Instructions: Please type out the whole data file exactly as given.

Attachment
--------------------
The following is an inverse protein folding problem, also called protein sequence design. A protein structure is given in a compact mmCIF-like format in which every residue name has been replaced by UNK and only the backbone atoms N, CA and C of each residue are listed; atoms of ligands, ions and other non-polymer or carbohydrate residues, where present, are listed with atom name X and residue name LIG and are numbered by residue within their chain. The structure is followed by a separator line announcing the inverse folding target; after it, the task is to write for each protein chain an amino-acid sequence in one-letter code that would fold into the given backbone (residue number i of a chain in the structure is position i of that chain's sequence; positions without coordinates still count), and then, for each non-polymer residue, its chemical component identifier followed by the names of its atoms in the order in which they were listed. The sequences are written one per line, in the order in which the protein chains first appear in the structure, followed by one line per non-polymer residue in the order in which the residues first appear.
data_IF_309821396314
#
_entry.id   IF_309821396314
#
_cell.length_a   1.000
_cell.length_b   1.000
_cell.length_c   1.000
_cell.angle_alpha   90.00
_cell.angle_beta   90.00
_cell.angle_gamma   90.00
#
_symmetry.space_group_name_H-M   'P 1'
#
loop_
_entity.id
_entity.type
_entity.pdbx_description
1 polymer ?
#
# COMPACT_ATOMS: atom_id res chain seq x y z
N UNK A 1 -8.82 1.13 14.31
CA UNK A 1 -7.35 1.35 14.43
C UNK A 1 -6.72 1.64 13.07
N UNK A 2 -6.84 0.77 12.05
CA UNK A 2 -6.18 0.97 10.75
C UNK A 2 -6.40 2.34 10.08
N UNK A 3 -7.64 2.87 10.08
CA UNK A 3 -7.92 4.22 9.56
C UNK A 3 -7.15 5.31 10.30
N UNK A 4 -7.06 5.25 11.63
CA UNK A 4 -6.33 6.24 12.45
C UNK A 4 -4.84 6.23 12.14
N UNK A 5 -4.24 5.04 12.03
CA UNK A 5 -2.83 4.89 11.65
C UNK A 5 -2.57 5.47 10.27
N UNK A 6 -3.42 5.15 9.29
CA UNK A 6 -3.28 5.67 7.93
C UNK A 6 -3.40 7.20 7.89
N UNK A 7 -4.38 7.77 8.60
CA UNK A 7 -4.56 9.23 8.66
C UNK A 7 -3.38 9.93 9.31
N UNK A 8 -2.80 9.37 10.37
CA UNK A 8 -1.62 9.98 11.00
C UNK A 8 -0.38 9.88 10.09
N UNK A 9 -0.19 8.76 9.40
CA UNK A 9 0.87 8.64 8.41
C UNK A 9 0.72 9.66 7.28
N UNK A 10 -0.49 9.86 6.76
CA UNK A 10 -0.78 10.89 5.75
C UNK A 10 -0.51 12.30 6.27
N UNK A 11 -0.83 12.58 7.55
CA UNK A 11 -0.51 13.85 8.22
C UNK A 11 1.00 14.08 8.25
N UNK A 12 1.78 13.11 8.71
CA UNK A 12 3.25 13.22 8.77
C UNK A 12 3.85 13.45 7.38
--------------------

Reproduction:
The following is an inverse protein folding problem, also called protein sequence design. A protein structure is given in a compact mmCIF-like format in which every residue name has been replaced by UNK and only the backbone atoms N, CA and C of each residue are listed; atoms of ligands, ions and other non-polymer or carbohydrate residues, where present, are listed with atom name X and residue name LIG and are numbered by residue within their chain. The structure is followed by a separator line announcing the inverse folding target; after it, the task is to write for each protein chain an amino-acid sequence in one-letter code that would fold into the given backbone (residue number i of a chain in the structure is position i of that chain's sequence; positions without coordinates still count), and then, for each non-polymer residue, its chemical component identifier followed by the names of its atoms in the order in which they were listed. The sequences are written one per line, in the order in which the protein chains first appear in the structure, followed by one line per non-polymer residue in the order in which the residues first appear.
data_IF_309821396314
#
_entry.id   IF_309821396314
#
_cell.length_a   1.000
_cell.length_b   1.000
_cell.length_c   1.000
_cell.angle_alpha   90.00
_cell.angle_beta   90.00
_cell.angle_gamma   90.00
#
_symmetry.space_group_name_H-M   'P 1'
#
loop_
_entity.id
_entity.type
_entity.pdbx_description
1 polymer ?
#
# COMPACT_ATOMS: atom_id res chain seq x y z
N UNK A 1 -8.82 1.13 14.31
CA UNK A 1 -7.35 1.35 14.43
C UNK A 1 -6.72 1.64 13.07
N UNK A 2 -6.84 0.77 12.05
CA UNK A 2 -6.18 0.97 10.75
C UNK A 2 -6.40 2.34 10.08
N UNK A 3 -7.64 2.87 10.08
CA UNK A 3 -7.92 4.22 9.56
C UNK A 3 -7.15 5.31 10.30
N UNK A 4 -7.06 5.25 11.63
CA UNK A 4 -6.33 6.24 12.45
C UNK A 4 -4.84 6.23 12.14
N UNK A 5 -4.24 5.04 12.03
CA UNK A 5 -2.83 4.89 11.65
C UNK A 5 -2.57 5.47 10.27
N UNK A 6 -3.42 5.15 9.29
CA UNK A 6 -3.28 5.67 7.93
C UNK A 6 -3.40 7.20 7.89
N UNK A 7 -4.38 7.77 8.60
CA UNK A 7 -4.56 9.23 8.66
C UNK A 7 -3.38 9.93 9.31
N UNK A 8 -2.80 9.37 10.37
CA UNK A 8 -1.62 9.98 11.00
C UNK A 8 -0.38 9.88 10.09
N UNK A 9 -0.19 8.76 9.40
CA UNK A 9 0.87 8.64 8.41
C UNK A 9 0.72 9.66 7.28
N UNK A 10 -0.49 9.86 6.76
CA UNK A 10 -0.78 10.89 5.75
C UNK A 10 -0.51 12.30 6.27
N UNK A 11 -0.83 12.58 7.55
CA UNK A 11 -0.51 13.85 8.22
C UNK A 11 1.00 14.08 8.25
N UNK A 12 1.78 13.11 8.71
CA UNK A 12 3.25 13.22 8.77
C UNK A 12 3.85 13.45 7.38